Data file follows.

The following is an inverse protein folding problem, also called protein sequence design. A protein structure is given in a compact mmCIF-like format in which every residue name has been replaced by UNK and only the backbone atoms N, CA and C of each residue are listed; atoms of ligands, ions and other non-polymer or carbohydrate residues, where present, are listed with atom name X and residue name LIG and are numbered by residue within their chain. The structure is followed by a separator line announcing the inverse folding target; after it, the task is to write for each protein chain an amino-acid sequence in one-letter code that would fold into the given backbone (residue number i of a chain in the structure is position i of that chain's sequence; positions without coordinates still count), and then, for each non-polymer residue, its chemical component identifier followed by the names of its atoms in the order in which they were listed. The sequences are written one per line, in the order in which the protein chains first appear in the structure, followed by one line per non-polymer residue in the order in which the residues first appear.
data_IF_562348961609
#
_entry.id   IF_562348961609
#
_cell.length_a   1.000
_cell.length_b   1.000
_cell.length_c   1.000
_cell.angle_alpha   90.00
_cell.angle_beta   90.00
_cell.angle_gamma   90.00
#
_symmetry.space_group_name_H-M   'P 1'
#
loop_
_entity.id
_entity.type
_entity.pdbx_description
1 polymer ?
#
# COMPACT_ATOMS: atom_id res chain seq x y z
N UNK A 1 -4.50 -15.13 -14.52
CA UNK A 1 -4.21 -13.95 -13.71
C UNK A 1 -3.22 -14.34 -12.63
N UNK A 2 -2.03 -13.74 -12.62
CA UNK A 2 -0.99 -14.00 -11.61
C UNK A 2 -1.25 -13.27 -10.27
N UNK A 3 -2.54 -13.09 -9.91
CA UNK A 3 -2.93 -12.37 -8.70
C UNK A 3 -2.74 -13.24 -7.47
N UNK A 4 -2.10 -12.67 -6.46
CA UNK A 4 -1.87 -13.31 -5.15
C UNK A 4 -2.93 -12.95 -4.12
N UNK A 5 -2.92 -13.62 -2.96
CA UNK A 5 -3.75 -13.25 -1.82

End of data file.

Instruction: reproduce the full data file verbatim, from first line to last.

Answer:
The following is an inverse protein folding problem, also called protein sequence design. A protein structure is given in a compact mmCIF-like format in which every residue name has been replaced by UNK and only the backbone atoms N, CA and C of each residue are listed; atoms of ligands, ions and other non-polymer or carbohydrate residues, where present, are listed with atom name X and residue name LIG and are numbered by residue within their chain. The structure is followed by a separator line announcing the inverse folding target; after it, the task is to write for each protein chain an amino-acid sequence in one-letter code that would fold into the given backbone (residue number i of a chain in the structure is position i of that chain's sequence; positions without coordinates still count), and then, for each non-polymer residue, its chemical component identifier followed by the names of its atoms in the order in which they were listed. The sequences are written one per line, in the order in which the protein chains first appear in the structure, followed by one line per non-polymer residue in the order in which the residues first appear.
data_IF_562348961609
#
_entry.id   IF_562348961609
#
_cell.length_a   1.000
_cell.length_b   1.000
_cell.length_c   1.000
_cell.angle_alpha   90.00
_cell.angle_beta   90.00
_cell.angle_gamma   90.00
#
_symmetry.space_group_name_H-M   'P 1'
#
loop_
_entity.id
_entity.type
_entity.pdbx_description
1 polymer ?
#
# COMPACT_ATOMS: atom_id res chain seq x y z
N UNK A 1 -4.50 -15.13 -14.52
CA UNK A 1 -4.21 -13.95 -13.71
C UNK A 1 -3.22 -14.34 -12.63
N UNK A 2 -2.03 -13.74 -12.62
CA UNK A 2 -0.99 -14.00 -11.61
C UNK A 2 -1.25 -13.27 -10.27
N UNK A 3 -2.54 -13.09 -9.91
CA UNK A 3 -2.93 -12.37 -8.70
C UNK A 3 -2.74 -13.24 -7.47
N UNK A 4 -2.10 -12.67 -6.46
CA UNK A 4 -1.87 -13.31 -5.15
C UNK A 4 -2.93 -12.95 -4.12
N UNK A 5 -2.92 -13.62 -2.96
CA UNK A 5 -3.75 -13.25 -1.82